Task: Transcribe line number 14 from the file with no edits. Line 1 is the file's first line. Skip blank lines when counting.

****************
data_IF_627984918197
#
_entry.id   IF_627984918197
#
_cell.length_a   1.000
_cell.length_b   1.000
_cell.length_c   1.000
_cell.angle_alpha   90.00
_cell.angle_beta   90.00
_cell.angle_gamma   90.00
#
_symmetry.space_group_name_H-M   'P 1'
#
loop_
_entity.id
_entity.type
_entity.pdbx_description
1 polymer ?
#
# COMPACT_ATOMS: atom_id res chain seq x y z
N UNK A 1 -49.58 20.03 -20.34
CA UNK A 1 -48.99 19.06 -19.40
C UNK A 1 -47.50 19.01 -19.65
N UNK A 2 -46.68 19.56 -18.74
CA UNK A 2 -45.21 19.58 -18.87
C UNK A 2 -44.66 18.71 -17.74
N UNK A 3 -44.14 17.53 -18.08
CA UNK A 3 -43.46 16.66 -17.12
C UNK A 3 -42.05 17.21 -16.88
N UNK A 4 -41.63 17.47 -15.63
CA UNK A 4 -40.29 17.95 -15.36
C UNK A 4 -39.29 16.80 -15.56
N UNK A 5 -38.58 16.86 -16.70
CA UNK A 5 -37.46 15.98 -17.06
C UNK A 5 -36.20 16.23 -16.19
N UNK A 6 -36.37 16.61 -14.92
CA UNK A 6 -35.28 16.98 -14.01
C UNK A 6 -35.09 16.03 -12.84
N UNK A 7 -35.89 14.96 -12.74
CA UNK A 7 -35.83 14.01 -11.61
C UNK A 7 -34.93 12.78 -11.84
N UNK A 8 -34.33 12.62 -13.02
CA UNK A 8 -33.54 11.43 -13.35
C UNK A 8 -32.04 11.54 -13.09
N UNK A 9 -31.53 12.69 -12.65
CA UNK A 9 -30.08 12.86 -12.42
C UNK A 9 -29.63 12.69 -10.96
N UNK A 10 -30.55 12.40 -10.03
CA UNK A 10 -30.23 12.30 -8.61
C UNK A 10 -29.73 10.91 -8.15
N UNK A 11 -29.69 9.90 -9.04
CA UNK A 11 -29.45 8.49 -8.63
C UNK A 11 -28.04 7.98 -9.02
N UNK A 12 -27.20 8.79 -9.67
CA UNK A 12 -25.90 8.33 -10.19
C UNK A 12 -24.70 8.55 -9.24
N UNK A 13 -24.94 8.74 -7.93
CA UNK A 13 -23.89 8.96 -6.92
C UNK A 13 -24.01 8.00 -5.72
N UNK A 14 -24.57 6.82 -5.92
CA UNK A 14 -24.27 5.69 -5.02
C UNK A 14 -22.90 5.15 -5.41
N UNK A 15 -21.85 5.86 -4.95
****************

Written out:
loop_